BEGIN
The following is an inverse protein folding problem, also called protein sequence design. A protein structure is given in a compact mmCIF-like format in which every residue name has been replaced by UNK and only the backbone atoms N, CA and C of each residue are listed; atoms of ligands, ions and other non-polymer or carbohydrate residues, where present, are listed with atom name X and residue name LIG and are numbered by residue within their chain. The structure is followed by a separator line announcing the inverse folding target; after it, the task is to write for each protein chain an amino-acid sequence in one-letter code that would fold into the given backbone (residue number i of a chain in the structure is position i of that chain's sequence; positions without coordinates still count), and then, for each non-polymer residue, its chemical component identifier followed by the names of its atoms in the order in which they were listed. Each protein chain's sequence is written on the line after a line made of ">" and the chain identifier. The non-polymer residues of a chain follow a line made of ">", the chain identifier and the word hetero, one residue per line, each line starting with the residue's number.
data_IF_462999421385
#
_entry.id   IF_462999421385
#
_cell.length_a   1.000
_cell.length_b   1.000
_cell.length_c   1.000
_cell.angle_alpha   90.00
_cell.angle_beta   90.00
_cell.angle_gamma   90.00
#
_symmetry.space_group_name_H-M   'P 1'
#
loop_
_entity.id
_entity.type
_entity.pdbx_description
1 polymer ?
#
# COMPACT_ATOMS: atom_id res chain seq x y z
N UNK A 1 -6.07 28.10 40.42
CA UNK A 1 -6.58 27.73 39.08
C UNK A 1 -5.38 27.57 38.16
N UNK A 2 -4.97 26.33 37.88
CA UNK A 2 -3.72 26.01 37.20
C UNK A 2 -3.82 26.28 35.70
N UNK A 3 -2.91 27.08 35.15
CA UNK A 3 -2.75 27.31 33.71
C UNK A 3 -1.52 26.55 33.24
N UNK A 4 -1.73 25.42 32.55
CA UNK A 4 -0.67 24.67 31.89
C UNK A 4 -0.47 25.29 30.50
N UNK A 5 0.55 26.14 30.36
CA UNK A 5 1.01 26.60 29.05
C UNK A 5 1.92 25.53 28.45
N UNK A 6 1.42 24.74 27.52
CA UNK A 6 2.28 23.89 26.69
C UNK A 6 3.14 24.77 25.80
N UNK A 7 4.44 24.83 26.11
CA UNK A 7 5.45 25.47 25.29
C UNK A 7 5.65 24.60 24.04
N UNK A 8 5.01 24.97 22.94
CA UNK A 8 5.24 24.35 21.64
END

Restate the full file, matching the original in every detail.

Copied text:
The following is an inverse protein folding problem, also called protein sequence design. A protein structure is given in a compact mmCIF-like format in which every residue name has been replaced by UNK and only the backbone atoms N, CA and C of each residue are listed; atoms of ligands, ions and other non-polymer or carbohydrate residues, where present, are listed with atom name X and residue name LIG and are numbered by residue within their chain. The structure is followed by a separator line announcing the inverse folding target; after it, the task is to write for each protein chain an amino-acid sequence in one-letter code that would fold into the given backbone (residue number i of a chain in the structure is position i of that chain's sequence; positions without coordinates still count), and then, for each non-polymer residue, its chemical component identifier followed by the names of its atoms in the order in which they were listed. Each protein chain's sequence is written on the line after a line made of ">" and the chain identifier. The non-polymer residues of a chain follow a line made of ">", the chain identifier and the word hetero, one residue per line, each line starting with the residue's number.
data_IF_462999421385
#
_entry.id   IF_462999421385
#
_cell.length_a   1.000
_cell.length_b   1.000
_cell.length_c   1.000
_cell.angle_alpha   90.00
_cell.angle_beta   90.00
_cell.angle_gamma   90.00
#
_symmetry.space_group_name_H-M   'P 1'
#
loop_
_entity.id
_entity.type
_entity.pdbx_description
1 polymer ?
#
# COMPACT_ATOMS: atom_id res chain seq x y z
N UNK A 1 -6.07 28.10 40.42
CA UNK A 1 -6.58 27.73 39.08
C UNK A 1 -5.38 27.57 38.16
N UNK A 2 -4.97 26.33 37.88
CA UNK A 2 -3.72 26.01 37.20
C UNK A 2 -3.82 26.28 35.70
N UNK A 3 -2.91 27.08 35.15
CA UNK A 3 -2.75 27.31 33.71
C UNK A 3 -1.52 26.55 33.24
N UNK A 4 -1.73 25.42 32.55
CA UNK A 4 -0.67 24.67 31.89
C UNK A 4 -0.47 25.29 30.50
N UNK A 5 0.55 26.14 30.36
CA UNK A 5 1.01 26.60 29.05
C UNK A 5 1.92 25.53 28.45
N UNK A 6 1.42 24.74 27.52
CA UNK A 6 2.28 23.89 26.69
C UNK A 6 3.14 24.77 25.80
N UNK A 7 4.44 24.83 26.11
CA UNK A 7 5.45 25.47 25.29
C UNK A 7 5.65 24.60 24.04
N UNK A 8 5.01 24.97 22.94
CA UNK A 8 5.24 24.35 21.64